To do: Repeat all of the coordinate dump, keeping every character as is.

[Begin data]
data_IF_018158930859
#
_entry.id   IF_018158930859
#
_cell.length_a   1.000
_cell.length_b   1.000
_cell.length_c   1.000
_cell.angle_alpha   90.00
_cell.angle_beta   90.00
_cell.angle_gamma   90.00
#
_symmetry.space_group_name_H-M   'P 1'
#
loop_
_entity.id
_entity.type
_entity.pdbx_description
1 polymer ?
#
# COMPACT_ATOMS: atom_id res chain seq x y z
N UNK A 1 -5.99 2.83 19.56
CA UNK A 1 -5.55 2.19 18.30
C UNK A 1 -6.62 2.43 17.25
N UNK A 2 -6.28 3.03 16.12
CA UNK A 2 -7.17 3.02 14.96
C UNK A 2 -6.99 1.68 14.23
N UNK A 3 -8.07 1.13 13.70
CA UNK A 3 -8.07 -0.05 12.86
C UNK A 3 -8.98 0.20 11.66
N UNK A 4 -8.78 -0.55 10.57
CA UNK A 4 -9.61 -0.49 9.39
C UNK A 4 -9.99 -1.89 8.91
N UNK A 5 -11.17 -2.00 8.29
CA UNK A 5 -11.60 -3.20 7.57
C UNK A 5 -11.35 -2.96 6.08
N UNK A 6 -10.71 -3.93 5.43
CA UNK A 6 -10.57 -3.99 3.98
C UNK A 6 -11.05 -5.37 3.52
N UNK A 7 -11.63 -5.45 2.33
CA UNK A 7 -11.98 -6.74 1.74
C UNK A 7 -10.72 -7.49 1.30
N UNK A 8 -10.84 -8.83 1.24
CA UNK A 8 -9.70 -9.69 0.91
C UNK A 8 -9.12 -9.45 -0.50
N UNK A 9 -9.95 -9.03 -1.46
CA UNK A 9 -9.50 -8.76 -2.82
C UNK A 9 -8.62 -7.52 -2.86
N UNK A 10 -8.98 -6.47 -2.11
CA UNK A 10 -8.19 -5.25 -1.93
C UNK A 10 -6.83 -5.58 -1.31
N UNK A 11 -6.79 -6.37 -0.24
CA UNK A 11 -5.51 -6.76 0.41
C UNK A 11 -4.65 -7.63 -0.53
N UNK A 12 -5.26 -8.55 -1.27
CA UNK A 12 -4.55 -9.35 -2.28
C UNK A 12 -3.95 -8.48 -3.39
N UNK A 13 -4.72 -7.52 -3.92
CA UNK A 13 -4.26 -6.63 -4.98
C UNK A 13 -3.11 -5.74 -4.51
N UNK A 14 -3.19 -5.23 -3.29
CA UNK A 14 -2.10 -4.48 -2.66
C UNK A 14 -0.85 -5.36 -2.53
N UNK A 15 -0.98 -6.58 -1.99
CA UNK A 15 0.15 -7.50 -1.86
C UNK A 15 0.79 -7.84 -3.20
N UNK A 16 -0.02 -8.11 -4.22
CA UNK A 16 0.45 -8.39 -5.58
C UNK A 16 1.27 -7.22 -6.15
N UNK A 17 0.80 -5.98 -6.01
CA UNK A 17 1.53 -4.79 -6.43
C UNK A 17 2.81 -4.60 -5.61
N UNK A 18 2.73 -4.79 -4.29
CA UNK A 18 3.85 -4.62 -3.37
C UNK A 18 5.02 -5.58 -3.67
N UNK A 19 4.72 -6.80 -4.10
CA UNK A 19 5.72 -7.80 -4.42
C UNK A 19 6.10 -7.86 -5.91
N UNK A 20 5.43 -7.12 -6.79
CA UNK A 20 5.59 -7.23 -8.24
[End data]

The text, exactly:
data_IF_018158930859
#
_entry.id   IF_018158930859
#
_cell.length_a   1.000
_cell.length_b   1.000
_cell.length_c   1.000
_cell.angle_alpha   90.00
_cell.angle_beta   90.00
_cell.angle_gamma   90.00
#
_symmetry.space_group_name_H-M   'P 1'
#
loop_
_entity.id
_entity.type
_entity.pdbx_description
1 polymer ?
#
# COMPACT_ATOMS: atom_id res chain seq x y z
N UNK A 1 -5.99 2.83 19.56
CA UNK A 1 -5.55 2.19 18.30
C UNK A 1 -6.62 2.43 17.25
N UNK A 2 -6.28 3.03 16.12
CA UNK A 2 -7.17 3.02 14.96
C UNK A 2 -6.99 1.68 14.23
N UNK A 3 -8.07 1.13 13.70
CA UNK A 3 -8.07 -0.05 12.86
C UNK A 3 -8.98 0.20 11.66
N UNK A 4 -8.78 -0.55 10.57
CA UNK A 4 -9.61 -0.49 9.39
C UNK A 4 -9.99 -1.89 8.91
N UNK A 5 -11.17 -2.00 8.29
CA UNK A 5 -11.60 -3.20 7.57
C UNK A 5 -11.35 -2.96 6.08
N UNK A 6 -10.71 -3.93 5.43
CA UNK A 6 -10.57 -3.99 3.98
C UNK A 6 -11.05 -5.37 3.52
N UNK A 7 -11.63 -5.45 2.33
CA UNK A 7 -11.98 -6.74 1.74
C UNK A 7 -10.72 -7.49 1.30
N UNK A 8 -10.84 -8.83 1.24
CA UNK A 8 -9.70 -9.69 0.91
C UNK A 8 -9.12 -9.45 -0.50
N UNK A 9 -9.95 -9.03 -1.46
CA UNK A 9 -9.50 -8.76 -2.82
C UNK A 9 -8.62 -7.52 -2.86
N UNK A 10 -8.98 -6.47 -2.11
CA UNK A 10 -8.19 -5.25 -1.93
C UNK A 10 -6.83 -5.58 -1.31
N UNK A 11 -6.79 -6.37 -0.24
CA UNK A 11 -5.51 -6.76 0.41
C UNK A 11 -4.65 -7.63 -0.53
N UNK A 12 -5.26 -8.55 -1.27
CA UNK A 12 -4.55 -9.35 -2.28
C UNK A 12 -3.95 -8.48 -3.39
N UNK A 13 -4.72 -7.52 -3.92
CA UNK A 13 -4.26 -6.63 -4.98
C UNK A 13 -3.11 -5.74 -4.51
N UNK A 14 -3.19 -5.23 -3.29
CA UNK A 14 -2.10 -4.48 -2.66
C UNK A 14 -0.85 -5.36 -2.53
N UNK A 15 -0.98 -6.58 -1.99
CA UNK A 15 0.15 -7.50 -1.86
C UNK A 15 0.79 -7.84 -3.20
N UNK A 16 -0.02 -8.11 -4.22
CA UNK A 16 0.45 -8.39 -5.58
C UNK A 16 1.27 -7.22 -6.15
N UNK A 17 0.80 -5.98 -6.01
CA UNK A 17 1.53 -4.79 -6.43
C UNK A 17 2.81 -4.60 -5.61
N UNK A 18 2.73 -4.79 -4.29
CA UNK A 18 3.85 -4.62 -3.37
C UNK A 18 5.02 -5.58 -3.67
N UNK A 19 4.72 -6.80 -4.10
CA UNK A 19 5.72 -7.80 -4.42
C UNK A 19 6.10 -7.86 -5.91
N UNK A 20 5.43 -7.12 -6.79
CA UNK A 20 5.59 -7.23 -8.24